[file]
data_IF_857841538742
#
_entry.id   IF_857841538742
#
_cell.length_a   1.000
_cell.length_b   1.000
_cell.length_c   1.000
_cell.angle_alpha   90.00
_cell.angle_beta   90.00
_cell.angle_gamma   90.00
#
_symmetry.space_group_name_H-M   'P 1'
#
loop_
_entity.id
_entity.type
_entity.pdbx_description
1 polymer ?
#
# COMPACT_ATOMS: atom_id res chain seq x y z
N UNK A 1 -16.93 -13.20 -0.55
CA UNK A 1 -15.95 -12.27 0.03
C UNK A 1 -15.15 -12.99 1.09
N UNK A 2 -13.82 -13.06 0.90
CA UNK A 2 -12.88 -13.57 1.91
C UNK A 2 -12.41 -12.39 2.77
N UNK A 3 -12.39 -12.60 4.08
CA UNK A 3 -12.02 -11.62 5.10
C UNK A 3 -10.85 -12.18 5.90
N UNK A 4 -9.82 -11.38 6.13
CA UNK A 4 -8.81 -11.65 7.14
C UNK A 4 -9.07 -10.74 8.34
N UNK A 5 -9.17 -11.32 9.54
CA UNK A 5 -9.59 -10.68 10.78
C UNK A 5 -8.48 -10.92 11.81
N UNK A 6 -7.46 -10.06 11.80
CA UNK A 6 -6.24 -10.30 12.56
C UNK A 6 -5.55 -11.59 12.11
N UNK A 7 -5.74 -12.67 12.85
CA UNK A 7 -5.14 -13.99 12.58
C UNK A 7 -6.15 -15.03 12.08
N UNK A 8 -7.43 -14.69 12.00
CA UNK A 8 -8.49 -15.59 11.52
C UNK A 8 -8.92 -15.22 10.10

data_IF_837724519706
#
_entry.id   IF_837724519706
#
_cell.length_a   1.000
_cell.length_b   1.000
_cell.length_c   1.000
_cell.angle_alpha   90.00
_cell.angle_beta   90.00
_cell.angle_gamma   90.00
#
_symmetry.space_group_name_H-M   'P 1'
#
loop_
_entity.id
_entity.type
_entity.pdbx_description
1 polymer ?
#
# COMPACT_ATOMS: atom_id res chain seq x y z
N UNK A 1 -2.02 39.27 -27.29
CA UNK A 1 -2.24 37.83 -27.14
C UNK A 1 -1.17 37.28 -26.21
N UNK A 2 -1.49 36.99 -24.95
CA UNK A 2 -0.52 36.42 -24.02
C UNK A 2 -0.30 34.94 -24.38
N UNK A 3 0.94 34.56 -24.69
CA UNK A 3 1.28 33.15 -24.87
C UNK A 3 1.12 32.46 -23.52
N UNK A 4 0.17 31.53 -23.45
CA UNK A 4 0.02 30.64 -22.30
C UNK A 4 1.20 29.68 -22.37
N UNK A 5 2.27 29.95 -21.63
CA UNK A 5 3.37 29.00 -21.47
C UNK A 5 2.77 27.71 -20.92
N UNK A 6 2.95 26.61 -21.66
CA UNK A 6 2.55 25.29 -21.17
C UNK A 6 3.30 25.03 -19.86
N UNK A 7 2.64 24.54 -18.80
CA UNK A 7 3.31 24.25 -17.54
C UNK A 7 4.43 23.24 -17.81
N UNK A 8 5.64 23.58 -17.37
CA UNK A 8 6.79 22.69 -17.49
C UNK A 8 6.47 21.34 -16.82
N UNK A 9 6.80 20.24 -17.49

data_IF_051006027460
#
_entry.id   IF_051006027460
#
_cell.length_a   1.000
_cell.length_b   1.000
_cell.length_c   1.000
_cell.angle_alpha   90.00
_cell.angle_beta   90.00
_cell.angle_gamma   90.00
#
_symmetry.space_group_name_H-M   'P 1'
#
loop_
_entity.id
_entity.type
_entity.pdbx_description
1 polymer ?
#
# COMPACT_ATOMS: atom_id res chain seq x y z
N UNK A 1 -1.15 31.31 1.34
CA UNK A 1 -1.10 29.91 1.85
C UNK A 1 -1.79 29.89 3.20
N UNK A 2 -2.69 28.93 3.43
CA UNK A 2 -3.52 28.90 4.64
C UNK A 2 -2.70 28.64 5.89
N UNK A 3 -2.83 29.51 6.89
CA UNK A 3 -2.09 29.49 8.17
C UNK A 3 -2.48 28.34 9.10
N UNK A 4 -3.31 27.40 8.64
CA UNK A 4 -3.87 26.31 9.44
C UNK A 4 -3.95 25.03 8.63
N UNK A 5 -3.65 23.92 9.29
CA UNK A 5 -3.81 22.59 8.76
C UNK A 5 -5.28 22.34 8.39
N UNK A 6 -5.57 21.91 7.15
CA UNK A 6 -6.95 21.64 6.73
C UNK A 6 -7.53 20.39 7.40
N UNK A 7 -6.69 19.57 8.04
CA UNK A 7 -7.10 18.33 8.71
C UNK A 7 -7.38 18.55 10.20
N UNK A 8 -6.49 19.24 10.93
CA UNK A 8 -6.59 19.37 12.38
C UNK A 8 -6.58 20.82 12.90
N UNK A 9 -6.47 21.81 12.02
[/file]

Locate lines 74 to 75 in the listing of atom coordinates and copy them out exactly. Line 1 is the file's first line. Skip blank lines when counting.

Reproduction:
N UNK A 4 0.17 31.53 -23.45
CA UNK A 4 0.02 30.64 -22.30